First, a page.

Digital humanities minor enables students to explore life’s questions through technology

New digital humanities minor taps the power of big data to broaden students’ cultural awareness while giving them a competitive edge in any field. 

Program Overview

Our Digital Humanities program represents a broad array of interpretive methodologies, computational skills, and cross-disciplinary strategies for understanding and representing human knowledge, creations and community. Studies in the digital humanities apply computational models for analyzing and visualizing data to the inquiry and study of traditional humanities disciplines, such as literature and languages, philosophy, history, religious studies, and the arts, as well as the social sciences and business.

A Deep Dive into Culture and Technology with Computational Tools

This six-course multidisciplinary minor, housed in the English Department and run in partnership with the Digital Innovation Lab, offers collaborative mapping, visualizing, interpreting and digital archiving strategies that bring students together with project-based learning experiences that yield new understanding of history, politics, economic relations, social structures, belief systems and culture. Courses for the Digital Humanities minor are “digital-intensive,” which means that the coursework involves substantial use of or engagement with information technologies and computational tools for humanities research, algorithmic analysis, digitization of materials and artistic production.

Digital Innovation Lab

The Digital Humanities minor runs in partnership with the Digital Innovation Lab. It uses the space to pilot emerging technologies that enhance learning. The lab includes a podcast studio, a virtual reality room and computer workstations.

A Valuable Supplement to Any Major

Digital humanities students pursue coursework in their choice of disciplines in order to develop practical information literacy, data analysis, data visualization, coding and web design skills, combined with literary analysis, cultural studies, visual and performing arts, and media production. While the program allows students to tailor the minor to their own scholarly, creative and professional interests, all graduates will emerge with the cultural competency and critical thinking that the humanities foster, along with the competitive edge in the post-college job market that a digital skill set provides.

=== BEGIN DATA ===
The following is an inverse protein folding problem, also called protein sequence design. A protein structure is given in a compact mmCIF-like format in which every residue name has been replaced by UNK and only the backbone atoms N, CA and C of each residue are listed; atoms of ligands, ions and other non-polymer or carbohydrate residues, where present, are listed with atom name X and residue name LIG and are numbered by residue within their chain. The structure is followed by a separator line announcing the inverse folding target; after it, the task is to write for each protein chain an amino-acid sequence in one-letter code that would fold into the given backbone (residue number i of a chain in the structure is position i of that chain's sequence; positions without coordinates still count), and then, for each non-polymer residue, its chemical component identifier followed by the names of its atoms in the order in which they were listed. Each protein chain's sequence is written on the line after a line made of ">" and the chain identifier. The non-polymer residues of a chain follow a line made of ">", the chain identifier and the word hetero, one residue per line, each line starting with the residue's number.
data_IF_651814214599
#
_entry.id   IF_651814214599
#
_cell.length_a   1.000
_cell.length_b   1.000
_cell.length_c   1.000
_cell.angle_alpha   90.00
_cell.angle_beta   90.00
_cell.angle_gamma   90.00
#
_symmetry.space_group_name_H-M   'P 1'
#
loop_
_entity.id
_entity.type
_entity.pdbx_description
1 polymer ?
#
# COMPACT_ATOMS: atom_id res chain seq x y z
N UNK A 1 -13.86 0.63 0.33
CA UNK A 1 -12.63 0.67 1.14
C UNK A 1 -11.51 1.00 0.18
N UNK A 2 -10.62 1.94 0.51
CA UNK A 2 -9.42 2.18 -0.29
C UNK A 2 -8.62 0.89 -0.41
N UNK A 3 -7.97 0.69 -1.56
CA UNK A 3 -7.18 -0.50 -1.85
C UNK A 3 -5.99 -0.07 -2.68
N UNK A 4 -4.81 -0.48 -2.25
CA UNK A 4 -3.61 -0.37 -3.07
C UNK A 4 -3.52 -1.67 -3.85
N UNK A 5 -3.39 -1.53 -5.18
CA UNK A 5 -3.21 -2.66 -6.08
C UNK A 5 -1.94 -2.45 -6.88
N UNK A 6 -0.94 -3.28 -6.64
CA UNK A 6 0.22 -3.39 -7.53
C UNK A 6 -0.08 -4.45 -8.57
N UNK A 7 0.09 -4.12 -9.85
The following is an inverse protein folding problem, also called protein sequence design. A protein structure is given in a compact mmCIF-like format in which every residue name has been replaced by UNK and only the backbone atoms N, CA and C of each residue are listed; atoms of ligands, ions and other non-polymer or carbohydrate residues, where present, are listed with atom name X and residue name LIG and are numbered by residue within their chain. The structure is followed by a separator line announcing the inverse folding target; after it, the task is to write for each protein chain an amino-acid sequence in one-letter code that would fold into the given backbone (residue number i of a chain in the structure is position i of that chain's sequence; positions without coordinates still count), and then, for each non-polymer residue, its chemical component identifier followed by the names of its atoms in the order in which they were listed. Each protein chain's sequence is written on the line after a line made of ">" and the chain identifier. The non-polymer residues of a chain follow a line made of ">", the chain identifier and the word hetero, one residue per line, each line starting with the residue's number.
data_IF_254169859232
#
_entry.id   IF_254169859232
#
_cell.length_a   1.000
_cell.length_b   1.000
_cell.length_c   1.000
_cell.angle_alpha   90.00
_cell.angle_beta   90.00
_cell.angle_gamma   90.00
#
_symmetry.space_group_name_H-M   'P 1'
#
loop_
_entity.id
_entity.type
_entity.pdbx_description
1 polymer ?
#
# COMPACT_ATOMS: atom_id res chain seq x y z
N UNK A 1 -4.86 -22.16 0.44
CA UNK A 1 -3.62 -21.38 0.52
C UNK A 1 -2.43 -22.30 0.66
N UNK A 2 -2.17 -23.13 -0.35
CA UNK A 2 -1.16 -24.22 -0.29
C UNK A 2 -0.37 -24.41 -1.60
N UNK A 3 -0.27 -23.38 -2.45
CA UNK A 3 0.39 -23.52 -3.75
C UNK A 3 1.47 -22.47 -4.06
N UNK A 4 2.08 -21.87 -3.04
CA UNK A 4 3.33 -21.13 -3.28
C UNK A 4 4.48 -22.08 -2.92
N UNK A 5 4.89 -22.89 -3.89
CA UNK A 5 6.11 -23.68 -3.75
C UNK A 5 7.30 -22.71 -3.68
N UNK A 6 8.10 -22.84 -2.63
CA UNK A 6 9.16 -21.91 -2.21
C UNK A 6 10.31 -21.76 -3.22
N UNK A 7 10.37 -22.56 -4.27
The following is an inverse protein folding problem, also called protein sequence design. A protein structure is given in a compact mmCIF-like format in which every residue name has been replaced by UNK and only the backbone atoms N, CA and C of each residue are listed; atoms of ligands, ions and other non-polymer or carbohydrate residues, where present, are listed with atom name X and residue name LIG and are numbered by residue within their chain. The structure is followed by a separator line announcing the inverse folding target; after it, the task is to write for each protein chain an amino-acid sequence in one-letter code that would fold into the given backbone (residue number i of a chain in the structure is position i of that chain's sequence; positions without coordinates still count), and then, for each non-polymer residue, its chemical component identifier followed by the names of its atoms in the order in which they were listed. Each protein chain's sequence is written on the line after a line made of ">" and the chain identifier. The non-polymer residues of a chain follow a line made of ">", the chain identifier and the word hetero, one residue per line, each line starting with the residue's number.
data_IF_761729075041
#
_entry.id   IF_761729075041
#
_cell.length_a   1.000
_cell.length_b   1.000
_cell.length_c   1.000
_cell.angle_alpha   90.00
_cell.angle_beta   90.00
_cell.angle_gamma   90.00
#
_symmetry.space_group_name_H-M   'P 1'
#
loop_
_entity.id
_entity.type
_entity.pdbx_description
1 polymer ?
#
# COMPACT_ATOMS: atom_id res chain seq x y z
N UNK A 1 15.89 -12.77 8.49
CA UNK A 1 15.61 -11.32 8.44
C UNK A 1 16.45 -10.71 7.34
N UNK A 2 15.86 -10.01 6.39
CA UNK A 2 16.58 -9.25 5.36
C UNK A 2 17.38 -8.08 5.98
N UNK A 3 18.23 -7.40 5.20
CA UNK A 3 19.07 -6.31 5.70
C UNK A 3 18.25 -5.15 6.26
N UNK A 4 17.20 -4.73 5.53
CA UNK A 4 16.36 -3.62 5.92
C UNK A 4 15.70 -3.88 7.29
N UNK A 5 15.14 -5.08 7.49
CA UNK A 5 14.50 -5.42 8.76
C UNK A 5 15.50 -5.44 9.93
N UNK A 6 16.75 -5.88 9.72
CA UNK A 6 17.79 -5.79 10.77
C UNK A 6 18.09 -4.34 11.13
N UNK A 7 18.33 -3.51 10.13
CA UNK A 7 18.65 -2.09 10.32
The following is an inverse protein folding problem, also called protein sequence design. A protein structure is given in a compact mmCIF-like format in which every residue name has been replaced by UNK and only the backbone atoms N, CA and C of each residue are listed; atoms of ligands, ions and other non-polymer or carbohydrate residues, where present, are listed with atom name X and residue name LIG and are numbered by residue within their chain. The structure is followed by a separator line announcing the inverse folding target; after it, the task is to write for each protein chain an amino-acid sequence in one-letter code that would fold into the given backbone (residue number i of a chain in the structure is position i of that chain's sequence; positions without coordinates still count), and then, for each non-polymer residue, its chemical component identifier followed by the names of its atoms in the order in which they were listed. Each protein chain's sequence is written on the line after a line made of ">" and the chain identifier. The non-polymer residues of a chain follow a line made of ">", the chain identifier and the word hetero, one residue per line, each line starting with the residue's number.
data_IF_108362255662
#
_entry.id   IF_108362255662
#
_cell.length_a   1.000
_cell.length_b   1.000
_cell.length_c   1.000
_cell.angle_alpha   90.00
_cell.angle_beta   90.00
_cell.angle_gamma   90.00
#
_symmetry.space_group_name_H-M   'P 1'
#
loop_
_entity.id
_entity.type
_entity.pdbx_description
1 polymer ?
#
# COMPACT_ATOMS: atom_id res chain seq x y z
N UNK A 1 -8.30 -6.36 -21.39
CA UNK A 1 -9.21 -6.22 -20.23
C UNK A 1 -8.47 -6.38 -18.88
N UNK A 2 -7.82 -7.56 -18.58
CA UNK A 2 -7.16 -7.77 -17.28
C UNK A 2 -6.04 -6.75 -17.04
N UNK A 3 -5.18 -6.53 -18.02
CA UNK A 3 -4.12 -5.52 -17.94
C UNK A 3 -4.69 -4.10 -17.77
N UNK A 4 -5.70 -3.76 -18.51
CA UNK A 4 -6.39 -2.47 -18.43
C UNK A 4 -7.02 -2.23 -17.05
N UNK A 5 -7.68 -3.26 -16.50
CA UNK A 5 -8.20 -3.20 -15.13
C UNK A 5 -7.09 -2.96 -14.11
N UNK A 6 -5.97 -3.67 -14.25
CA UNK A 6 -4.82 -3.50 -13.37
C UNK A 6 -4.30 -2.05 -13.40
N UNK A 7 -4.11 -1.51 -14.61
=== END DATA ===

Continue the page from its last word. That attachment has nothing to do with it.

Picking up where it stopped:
Featured Digital Humanities Courses

Introductory Topics in Digital Humanities

This course features an introduction to a range of digital methods and tools for humanistic inquiry.

Introduction to Digital Feature Production

The course emphasizes single-camera production of longer form works. Working in groups, students will learn the basics of pre-production (including writing treatments and scripts, scouting locations), production (camera operation, sound capture, lighting, composition), and post-production (editing, score, special effects).

Learning Community: The Age of Information

This Learning Community combines the emergent techniques of the digital humanities with information theory and literary and cultural analysis to explore the moral, ethical, and philosophical questions posed by texts that explore the modern state as an information system.

Partnerships & Special Programs

Stonehill College has developed academic affiliations with colleges and universities that enable our students to augment the degree they earn at Stonehill with graduate and undergraduate degrees that further enhance their opportunities.

Pair Your Degree with a Master’s in IMC

Graduate with a master’s in integrated marketing communications in as little as one year when you pursue graduate-level courses during your time as an undergraduate at Stonehill. Our IMC program supplements your undergraduate degree with in-demand skills that give you a competitive advantage and broaden your career opportunities.

Contact Us With Any Questions

Jared F. Green

Jared F. Green

Associate Professor of English, Digital Humanities Program Director
Cushing Martin 119
English